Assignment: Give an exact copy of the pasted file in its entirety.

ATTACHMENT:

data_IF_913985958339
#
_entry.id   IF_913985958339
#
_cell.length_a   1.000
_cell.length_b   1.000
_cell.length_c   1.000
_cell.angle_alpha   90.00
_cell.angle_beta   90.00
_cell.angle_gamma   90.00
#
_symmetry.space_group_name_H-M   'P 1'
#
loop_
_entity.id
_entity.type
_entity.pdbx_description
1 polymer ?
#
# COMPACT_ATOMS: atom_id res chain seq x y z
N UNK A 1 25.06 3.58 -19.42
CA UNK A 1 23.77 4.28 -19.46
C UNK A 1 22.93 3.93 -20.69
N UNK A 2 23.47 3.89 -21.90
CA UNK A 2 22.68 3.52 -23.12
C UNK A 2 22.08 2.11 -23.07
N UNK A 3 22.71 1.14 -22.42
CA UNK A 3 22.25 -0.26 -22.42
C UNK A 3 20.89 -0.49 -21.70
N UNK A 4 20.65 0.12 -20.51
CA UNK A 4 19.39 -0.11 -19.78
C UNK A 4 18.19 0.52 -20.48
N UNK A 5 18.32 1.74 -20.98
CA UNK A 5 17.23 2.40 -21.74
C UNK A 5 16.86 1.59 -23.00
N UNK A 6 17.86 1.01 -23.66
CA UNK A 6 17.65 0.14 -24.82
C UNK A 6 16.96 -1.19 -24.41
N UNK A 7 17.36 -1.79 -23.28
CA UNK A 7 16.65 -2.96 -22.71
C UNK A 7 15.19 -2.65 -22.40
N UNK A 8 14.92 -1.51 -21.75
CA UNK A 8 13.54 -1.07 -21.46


data_IF_913985958339
#
_entry.id   IF_913985958339
#
_cell.length_a   1.000
_cell.length_b   1.000
_cell.length_c   1.000
_cell.angle_alpha   90.00
_cell.angle_beta   90.00
_cell.angle_gamma   90.00
#
_symmetry.space_group_name_H-M   'P 1'
#
loop_
_entity.id
_entity.type
_entity.pdbx_description
1 polymer ?
#
# COMPACT_ATOMS: atom_id res chain seq x y z
N UNK A 1 25.06 3.58 -19.42
CA UNK A 1 23.77 4.28 -19.46
C UNK A 1 22.93 3.93 -20.69
N UNK A 2 23.47 3.89 -21.90
CA UNK A 2 22.68 3.52 -23.12
C UNK A 2 22.08 2.11 -23.07
N UNK A 3 22.71 1.14 -22.42
CA UNK A 3 22.25 -0.26 -22.42
C UNK A 3 20.89 -0.49 -21.70
N UNK A 4 20.65 0.12 -20.51
CA UNK A 4 19.39 -0.11 -19.78
C UNK A 4 18.19 0.52 -20.48
N UNK A 5 18.32 1.74 -20.98
CA UNK A 5 17.23 2.40 -21.74
C UNK A 5 16.86 1.59 -23.00
N UNK A 6 17.86 1.01 -23.66
CA UNK A 6 17.65 0.14 -24.82
C UNK A 6 16.96 -1.19 -24.41
N UNK A 7 17.36 -1.79 -23.28
CA UNK A 7 16.65 -2.96 -22.71
C UNK A 7 15.19 -2.65 -22.40
N UNK A 8 14.92 -1.51 -21.75
CA UNK A 8 13.54 -1.07 -21.46